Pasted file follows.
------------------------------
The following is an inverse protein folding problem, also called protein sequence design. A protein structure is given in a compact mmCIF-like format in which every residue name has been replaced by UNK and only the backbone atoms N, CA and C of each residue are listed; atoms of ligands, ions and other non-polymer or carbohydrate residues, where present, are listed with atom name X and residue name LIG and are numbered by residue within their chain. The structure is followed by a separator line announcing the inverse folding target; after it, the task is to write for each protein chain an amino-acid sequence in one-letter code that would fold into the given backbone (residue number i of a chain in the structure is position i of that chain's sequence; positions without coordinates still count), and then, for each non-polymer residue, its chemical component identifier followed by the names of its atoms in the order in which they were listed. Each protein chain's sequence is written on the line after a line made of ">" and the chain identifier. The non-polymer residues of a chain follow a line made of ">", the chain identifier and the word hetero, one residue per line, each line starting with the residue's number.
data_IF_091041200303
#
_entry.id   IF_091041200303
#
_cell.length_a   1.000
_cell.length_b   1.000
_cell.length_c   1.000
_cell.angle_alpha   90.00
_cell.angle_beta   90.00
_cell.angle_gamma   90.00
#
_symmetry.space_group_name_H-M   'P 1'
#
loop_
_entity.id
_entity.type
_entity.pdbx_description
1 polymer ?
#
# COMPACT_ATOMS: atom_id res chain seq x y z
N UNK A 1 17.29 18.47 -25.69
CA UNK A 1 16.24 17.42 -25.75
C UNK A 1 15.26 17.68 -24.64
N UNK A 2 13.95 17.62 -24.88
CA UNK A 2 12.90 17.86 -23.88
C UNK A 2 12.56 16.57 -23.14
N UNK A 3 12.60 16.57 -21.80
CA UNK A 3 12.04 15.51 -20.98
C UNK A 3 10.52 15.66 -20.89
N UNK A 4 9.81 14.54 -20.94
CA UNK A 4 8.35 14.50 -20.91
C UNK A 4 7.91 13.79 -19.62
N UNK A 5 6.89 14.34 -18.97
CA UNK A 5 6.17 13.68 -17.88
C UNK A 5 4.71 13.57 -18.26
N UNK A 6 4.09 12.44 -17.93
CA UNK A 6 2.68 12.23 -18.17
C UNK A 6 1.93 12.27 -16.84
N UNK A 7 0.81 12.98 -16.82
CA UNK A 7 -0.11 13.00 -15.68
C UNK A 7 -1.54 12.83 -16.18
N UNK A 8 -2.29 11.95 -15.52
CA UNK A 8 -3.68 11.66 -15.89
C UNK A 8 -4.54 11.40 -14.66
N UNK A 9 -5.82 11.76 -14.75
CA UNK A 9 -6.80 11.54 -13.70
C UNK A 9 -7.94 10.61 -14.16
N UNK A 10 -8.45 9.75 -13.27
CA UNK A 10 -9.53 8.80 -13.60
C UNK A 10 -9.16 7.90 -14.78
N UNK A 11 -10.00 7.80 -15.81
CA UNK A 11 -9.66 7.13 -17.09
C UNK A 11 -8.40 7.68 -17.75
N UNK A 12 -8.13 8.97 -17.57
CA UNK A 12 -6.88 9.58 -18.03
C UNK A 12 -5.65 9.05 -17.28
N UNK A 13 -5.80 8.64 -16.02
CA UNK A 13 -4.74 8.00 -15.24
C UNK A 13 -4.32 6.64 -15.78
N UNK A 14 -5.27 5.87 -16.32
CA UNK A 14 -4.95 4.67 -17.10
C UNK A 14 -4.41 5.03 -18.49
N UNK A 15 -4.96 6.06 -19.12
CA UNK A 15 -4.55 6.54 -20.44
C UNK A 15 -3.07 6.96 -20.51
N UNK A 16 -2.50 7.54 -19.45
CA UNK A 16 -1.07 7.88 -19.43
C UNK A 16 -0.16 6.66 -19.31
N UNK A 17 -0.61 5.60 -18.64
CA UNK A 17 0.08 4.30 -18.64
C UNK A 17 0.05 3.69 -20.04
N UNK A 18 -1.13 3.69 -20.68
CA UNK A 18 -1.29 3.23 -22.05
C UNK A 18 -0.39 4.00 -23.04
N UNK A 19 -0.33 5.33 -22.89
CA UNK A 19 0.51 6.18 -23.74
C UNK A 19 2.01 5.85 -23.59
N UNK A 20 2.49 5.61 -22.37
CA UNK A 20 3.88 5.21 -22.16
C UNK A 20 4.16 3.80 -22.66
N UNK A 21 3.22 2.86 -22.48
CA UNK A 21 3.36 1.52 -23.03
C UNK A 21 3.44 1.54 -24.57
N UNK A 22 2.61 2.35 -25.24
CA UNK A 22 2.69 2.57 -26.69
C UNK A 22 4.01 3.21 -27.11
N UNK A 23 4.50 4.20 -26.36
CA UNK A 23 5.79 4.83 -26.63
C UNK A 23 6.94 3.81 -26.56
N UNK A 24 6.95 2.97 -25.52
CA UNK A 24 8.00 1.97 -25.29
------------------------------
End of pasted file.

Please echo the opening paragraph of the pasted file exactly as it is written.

The following is an inverse protein folding problem, also called protein sequence design. A protein structure is given in a compact mmCIF-like format in which every residue name has been replaced by UNK and only the backbone atoms N, CA and C of each residue are listed; atoms of ligands, ions and other non-polymer or carbohydrate residues, where present, are listed with atom name X and residue name LIG and are numbered by residue within their chain. The structure is followed by a separator line announcing the inverse folding target; after it, the task is to write for each protein chain an amino-acid sequence in one-letter code that would fold into the given backbone (residue number i of a chain in the structure is position i of that chain's sequence; positions without coordinates still count), and then, for each non-polymer residue, its chemical component identifier followed by the names of its atoms in the order in which they were listed. Each protein chain's sequence is written on the line after a line made of ">" and the chain identifier. The non-polymer residues of a chain follow a line made of ">", the chain identifier and the word hetero, one residue per line, each line starting with the residue's number.